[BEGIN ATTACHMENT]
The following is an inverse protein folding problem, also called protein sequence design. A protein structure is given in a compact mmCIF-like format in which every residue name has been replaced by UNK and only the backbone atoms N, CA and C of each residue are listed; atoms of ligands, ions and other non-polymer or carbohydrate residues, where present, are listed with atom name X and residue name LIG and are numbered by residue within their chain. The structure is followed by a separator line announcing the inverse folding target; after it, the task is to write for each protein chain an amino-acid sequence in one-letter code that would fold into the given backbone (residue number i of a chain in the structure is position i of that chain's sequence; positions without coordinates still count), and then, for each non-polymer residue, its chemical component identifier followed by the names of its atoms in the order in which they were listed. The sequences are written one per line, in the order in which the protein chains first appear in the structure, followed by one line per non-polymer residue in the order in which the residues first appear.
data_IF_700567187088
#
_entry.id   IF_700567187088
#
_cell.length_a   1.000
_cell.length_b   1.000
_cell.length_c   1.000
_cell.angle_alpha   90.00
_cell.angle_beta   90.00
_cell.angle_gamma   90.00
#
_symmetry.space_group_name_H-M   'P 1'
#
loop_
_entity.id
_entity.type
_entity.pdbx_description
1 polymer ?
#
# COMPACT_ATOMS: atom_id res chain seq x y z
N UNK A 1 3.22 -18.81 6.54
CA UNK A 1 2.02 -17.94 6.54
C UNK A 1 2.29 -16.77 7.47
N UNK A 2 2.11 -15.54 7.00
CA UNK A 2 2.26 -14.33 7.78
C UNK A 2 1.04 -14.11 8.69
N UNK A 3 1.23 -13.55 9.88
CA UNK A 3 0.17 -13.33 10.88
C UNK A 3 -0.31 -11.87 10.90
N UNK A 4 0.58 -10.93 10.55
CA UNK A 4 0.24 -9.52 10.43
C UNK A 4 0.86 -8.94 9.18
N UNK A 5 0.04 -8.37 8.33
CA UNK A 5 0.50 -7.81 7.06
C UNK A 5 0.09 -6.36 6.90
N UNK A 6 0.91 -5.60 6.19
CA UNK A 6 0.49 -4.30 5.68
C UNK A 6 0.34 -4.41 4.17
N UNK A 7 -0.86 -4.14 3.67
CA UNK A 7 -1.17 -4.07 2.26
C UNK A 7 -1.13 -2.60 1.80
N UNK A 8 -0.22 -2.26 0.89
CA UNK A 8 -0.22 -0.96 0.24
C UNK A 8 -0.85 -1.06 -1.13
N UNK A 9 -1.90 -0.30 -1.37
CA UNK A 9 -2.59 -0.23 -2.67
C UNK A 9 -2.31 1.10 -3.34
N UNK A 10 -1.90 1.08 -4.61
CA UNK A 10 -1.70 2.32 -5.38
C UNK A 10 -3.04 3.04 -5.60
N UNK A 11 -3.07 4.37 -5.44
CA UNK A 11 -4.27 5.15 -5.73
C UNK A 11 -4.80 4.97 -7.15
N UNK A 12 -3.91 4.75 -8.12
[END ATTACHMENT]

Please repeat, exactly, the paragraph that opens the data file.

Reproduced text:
The following is an inverse protein folding problem, also called protein sequence design. A protein structure is given in a compact mmCIF-like format in which every residue name has been replaced by UNK and only the backbone atoms N, CA and C of each residue are listed; atoms of ligands, ions and other non-polymer or carbohydrate residues, where present, are listed with atom name X and residue name LIG and are numbered by residue within their chain. The structure is followed by a separator line announcing the inverse folding target; after it, the task is to write for each protein chain an amino-acid sequence in one-letter code that would fold into the given backbone (residue number i of a chain in the structure is position i of that chain's sequence; positions without coordinates still count), and then, for each non-polymer residue, its chemical component identifier followed by the names of its atoms in the order in which they were listed. The sequences are written one per line, in the order in which the protein chains first appear in the structure, followed by one line per non-polymer residue in the order in which the residues first appear.